Recently, a coalition of more than 100 health care, business, education, and health advocacy groups comprising the Coalition for a Smoke-Free Tomorrow called on the Kentucky legislature to raise the state tax on cigarettes by $1 per pack, with parallel increases in taxes on other tobacco products.
This $1 increase would keep 23,200 of today’s youth from becoming adult smokers, and prevent 5,900 infants from being born too early due to smoking during pregnancy. Another 29,400 current adult smokers would quit.
The increase is clearly a win for the health of Kentucky, where 8,900 residents die every year of smoking-related illness. That’s why Kentucky health advocates support the increase.
It’s also a win for business leaders in the commonwealth who currently lose nearly $2.8 billion every year in reduced productivity due to smoking. The extra cost for businesses adds up to an estimated $5,816 per employee every year. Economic development experts also know that Kentucky’s high smoking rate – the second highest in the nation at 24.5 percent, right behind West Virginia, and 62 percent higher than the national average – makes it harder to attract new business and jobs to the commonwealth. That’s why so many of Kentucky’s leading employers and economic development officials support the increase.
The $1 increase also would generate more than $266 million in new revenues, which would go a long way toward filling the state’s budget shortfall, not to mention the need for funding to shore up the state’s pension systems. Cigarette tax increases are particularly effective at reducing smoking among youth, lower-income smokers and pregnant women – reductions that directly decrease state Medicaid expenditures. That makes it a win for the state budget.
The research shows that significant tobacco tax increases are a reliable and predictable source of state revenues. The data also show that, over time, any significant reductions in tobacco tax revenues tied to the smoking declines they generate are much smaller than the reductions in government and private sector expenses on smoking-related health care, productivity losses and other costs.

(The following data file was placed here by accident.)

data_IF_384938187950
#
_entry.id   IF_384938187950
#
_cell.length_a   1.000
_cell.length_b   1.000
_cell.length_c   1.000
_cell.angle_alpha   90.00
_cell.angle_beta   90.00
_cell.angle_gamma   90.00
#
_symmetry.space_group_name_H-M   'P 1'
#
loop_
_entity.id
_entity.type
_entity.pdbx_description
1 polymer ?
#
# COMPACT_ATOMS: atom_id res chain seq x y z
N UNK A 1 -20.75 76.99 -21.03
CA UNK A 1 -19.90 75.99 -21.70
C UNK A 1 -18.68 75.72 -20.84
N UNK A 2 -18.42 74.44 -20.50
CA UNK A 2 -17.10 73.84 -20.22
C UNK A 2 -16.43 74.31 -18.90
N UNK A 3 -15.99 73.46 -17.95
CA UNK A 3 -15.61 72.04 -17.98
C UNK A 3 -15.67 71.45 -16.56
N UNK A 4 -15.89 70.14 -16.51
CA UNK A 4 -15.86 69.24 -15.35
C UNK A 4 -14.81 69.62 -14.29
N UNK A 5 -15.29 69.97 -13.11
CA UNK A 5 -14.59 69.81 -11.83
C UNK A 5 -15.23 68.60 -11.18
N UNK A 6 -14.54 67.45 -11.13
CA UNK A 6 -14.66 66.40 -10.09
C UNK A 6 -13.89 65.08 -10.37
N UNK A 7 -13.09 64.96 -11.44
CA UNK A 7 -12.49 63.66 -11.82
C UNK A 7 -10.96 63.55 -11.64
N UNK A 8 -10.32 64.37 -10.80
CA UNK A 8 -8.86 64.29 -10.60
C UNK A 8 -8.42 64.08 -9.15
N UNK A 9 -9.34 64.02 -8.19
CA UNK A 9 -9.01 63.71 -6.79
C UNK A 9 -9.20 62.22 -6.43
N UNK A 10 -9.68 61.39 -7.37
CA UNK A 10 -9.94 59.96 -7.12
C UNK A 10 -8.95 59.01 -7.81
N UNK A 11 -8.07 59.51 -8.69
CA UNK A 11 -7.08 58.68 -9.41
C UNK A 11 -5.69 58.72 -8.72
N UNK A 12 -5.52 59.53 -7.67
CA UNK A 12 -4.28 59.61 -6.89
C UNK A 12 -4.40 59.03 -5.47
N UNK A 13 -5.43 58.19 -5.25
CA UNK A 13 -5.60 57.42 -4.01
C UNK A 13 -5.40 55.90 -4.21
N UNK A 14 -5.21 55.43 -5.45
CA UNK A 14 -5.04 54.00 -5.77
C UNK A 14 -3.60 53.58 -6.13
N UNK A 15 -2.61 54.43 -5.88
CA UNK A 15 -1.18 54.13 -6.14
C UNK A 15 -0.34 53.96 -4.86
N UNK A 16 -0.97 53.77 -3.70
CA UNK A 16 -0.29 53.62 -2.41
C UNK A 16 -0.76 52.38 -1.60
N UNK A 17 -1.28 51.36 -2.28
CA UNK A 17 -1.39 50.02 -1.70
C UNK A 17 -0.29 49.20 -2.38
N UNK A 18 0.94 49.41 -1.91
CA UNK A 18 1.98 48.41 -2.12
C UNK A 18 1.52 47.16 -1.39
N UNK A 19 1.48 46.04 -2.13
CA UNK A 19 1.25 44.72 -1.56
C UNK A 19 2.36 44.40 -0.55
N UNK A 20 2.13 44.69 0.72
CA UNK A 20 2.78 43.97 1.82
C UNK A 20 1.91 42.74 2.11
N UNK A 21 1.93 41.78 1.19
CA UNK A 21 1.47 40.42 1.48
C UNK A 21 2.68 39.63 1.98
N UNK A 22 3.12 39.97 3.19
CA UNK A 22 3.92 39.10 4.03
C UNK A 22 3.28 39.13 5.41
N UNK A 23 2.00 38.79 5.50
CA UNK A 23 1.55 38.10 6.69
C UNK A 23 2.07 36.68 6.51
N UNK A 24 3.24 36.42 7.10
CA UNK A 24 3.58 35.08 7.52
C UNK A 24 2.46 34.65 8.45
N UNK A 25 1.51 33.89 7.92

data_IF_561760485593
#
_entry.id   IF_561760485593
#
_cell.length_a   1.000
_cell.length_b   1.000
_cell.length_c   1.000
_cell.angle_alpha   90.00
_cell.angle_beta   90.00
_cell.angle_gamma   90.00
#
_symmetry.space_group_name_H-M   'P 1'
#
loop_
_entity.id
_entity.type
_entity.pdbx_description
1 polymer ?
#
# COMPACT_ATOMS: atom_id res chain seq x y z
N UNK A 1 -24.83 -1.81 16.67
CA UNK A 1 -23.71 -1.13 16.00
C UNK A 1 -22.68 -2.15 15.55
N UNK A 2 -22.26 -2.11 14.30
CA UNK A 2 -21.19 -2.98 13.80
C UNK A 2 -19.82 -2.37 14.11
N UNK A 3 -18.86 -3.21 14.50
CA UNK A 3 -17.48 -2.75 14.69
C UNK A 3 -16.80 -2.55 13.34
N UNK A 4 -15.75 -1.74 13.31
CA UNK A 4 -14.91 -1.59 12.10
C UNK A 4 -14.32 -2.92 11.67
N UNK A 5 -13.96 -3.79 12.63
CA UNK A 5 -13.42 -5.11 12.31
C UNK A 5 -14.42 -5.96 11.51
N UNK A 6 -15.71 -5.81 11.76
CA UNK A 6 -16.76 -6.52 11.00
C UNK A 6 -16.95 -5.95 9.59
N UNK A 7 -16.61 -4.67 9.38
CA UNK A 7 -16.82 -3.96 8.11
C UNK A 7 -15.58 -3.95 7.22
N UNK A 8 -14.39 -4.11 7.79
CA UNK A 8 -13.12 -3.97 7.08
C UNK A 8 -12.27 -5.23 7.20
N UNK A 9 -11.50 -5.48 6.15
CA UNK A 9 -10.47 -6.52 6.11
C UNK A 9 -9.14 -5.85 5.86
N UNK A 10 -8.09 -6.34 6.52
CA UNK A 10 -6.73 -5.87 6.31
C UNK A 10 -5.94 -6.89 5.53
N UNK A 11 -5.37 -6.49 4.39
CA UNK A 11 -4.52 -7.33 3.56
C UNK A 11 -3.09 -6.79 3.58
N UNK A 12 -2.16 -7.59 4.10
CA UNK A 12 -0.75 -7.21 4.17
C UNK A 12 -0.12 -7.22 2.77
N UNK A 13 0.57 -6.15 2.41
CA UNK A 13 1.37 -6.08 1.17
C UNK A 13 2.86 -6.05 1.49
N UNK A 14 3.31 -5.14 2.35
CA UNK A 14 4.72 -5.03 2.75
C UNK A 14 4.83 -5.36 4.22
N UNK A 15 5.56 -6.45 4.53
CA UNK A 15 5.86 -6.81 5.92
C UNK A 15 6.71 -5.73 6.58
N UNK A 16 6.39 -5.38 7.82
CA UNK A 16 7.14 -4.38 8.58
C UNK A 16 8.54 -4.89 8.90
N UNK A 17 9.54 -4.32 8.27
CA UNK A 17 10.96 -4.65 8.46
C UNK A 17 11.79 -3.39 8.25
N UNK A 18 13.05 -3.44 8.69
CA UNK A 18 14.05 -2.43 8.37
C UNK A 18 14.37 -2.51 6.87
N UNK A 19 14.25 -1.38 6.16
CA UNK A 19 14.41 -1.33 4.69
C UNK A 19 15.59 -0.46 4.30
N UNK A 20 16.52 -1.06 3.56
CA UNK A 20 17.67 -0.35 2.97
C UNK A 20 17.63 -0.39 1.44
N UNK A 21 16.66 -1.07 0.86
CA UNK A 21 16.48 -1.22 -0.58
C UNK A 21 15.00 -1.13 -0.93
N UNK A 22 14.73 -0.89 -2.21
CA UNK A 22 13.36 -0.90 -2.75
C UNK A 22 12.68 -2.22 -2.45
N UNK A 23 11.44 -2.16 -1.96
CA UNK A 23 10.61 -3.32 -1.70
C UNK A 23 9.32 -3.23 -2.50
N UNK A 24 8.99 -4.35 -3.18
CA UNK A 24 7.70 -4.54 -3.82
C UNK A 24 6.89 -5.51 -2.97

Kentucky currently has the 43rd lowest state tobacco tax in the nation, at 60 cents. Raising the tax to $1.60 would keep Kentucky’s tax below the national average of $1.71. Moreover, the average price of a pack of cigarettes in Kentucky after the tax increase would be similar to the average price in bordering states. So mom and pop stores on Kentucky’s borders can support the measure without worrying that large numbers of their customers will try to avoid the higher tax by buying cigarettes across state lines.
We all know cigarettes and smokeless tobacco are bad for our health. Nor are e-cigarettes a safe alternative to smoking, particularly for youth, pregnant women, and adults who have never smoked.
Recently, Kentucky youth and young adults, like their counterparts across the nation, have begun using electronic cigarettes at astonishing rates. From 2011 to 2015, youth e-cigarette use exploded by 900 percent. Studies also show that youth who have used e-cigarettes are more likely to smoke cigarettes later. If we hope to reduce tobacco-related disease in Kentucky, we must ensure we’re not creating a new generation of nicotine addicts who will end up sick, hard to employ and a preventable drain on state coffers.
It’s time to enact the proven measures that will reduce smoking and its related illnesses, reduced quality of life and massive health care expenditures in Kentucky. We can honor our tobacco heritage without allowing it to continue plaguing both our health and our economy. We urge you to contact your legislators and tell them you support a $1 tobacco tax increase because it’s a win-win-win for Kentucky.
Ben Chandler is chairman of the Coalition for a Smoke-Free Tomorrow Steering Committee. The Coalition Steering Committee includes the American Heart Association/American Stroke Association, American Lung Association, American Cancer Society Cancer Action Network, Baptist Health Kentucky, Campaign for Tobacco-Free Kids, Foundation for a Healthy Kentucky, Kentucky Center for Smoke-Free Policy, Kentucky Chamber of Commerce, Kentucky Council of Churches, Kentucky Voices for Health, and Kentucky Youth Advocates.